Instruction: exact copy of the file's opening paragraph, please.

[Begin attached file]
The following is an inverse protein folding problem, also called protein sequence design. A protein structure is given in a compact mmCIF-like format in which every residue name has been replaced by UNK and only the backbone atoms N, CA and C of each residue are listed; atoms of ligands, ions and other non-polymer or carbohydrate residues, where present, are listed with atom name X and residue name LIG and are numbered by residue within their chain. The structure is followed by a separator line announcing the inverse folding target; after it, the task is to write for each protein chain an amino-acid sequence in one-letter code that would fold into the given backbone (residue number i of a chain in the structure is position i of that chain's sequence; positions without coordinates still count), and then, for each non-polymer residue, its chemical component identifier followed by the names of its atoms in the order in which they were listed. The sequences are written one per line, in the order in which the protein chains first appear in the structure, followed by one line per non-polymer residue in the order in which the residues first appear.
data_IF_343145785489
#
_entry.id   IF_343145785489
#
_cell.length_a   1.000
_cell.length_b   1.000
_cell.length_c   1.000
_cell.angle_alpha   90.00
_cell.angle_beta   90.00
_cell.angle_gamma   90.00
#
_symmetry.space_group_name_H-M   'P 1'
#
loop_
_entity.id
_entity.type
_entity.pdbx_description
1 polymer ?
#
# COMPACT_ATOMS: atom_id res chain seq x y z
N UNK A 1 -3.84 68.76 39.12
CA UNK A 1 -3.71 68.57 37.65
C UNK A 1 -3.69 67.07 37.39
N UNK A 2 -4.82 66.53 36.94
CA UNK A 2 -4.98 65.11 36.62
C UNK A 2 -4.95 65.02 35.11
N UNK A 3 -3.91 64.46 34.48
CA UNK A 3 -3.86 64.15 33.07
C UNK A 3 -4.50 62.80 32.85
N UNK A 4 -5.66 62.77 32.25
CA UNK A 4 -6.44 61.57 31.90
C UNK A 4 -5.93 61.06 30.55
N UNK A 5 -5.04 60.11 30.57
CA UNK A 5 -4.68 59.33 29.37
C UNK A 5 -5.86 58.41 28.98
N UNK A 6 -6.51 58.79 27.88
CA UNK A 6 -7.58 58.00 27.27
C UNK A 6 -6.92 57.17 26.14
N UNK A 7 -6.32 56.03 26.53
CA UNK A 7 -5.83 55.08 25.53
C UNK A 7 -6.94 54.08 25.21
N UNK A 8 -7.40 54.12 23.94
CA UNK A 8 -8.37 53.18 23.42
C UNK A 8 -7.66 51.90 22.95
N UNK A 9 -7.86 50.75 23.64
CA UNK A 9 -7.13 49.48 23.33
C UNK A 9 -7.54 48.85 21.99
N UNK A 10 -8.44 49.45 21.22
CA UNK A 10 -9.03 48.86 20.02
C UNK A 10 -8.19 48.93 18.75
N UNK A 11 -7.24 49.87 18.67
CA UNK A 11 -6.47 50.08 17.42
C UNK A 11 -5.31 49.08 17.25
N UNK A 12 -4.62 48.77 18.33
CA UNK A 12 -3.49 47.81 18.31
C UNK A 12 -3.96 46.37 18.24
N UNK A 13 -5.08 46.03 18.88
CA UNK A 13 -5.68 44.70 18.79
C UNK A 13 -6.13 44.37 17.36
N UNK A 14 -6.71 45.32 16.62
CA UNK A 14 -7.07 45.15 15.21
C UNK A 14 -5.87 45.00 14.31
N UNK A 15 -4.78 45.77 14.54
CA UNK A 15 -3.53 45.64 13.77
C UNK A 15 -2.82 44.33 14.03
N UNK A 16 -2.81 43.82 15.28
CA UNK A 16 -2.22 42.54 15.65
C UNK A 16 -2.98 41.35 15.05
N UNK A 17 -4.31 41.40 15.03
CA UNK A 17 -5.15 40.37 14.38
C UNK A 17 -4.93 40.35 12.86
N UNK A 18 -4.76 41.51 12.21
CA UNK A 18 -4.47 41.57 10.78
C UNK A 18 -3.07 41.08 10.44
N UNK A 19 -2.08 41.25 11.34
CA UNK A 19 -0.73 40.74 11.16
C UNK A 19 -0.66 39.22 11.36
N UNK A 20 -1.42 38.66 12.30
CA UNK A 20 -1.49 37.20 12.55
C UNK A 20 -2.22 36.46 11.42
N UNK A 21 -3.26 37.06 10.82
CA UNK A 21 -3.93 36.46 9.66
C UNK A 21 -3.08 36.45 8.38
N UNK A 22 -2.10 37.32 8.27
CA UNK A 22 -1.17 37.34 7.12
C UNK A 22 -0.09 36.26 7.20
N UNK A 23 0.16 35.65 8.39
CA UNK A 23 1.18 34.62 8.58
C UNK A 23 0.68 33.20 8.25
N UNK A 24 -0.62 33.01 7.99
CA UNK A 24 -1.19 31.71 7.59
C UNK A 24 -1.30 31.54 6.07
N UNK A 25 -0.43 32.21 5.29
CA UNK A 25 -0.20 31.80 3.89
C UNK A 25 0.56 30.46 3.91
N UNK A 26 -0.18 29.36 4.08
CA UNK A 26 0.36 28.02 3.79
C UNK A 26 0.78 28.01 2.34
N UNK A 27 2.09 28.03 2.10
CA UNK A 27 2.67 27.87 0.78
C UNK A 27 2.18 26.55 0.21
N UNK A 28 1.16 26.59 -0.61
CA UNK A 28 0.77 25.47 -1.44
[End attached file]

The following is an inverse protein folding problem, also called protein sequence design. A protein structure is given in a compact mmCIF-like format in which every residue name has been replaced by UNK and only the backbone atoms N, CA and C of each residue are listed; atoms of ligands, ions and other non-polymer or carbohydrate residues, where present, are listed with atom name X and residue name LIG and are numbered by residue within their chain. The structure is followed by a separator line announcing the inverse folding target; after it, the task is to write for each protein chain an amino-acid sequence in one-letter code that would fold into the given backbone (residue number i of a chain in the structure is position i of that chain's sequence; positions without coordinates still count), and then, for each non-polymer residue, its chemical component identifier followed by the names of its atoms in the order in which they were listed. The sequences are written one per line, in the order in which the protein chains first appear in the structure, followed by one line per non-polymer residue in the order in which the residues first appear.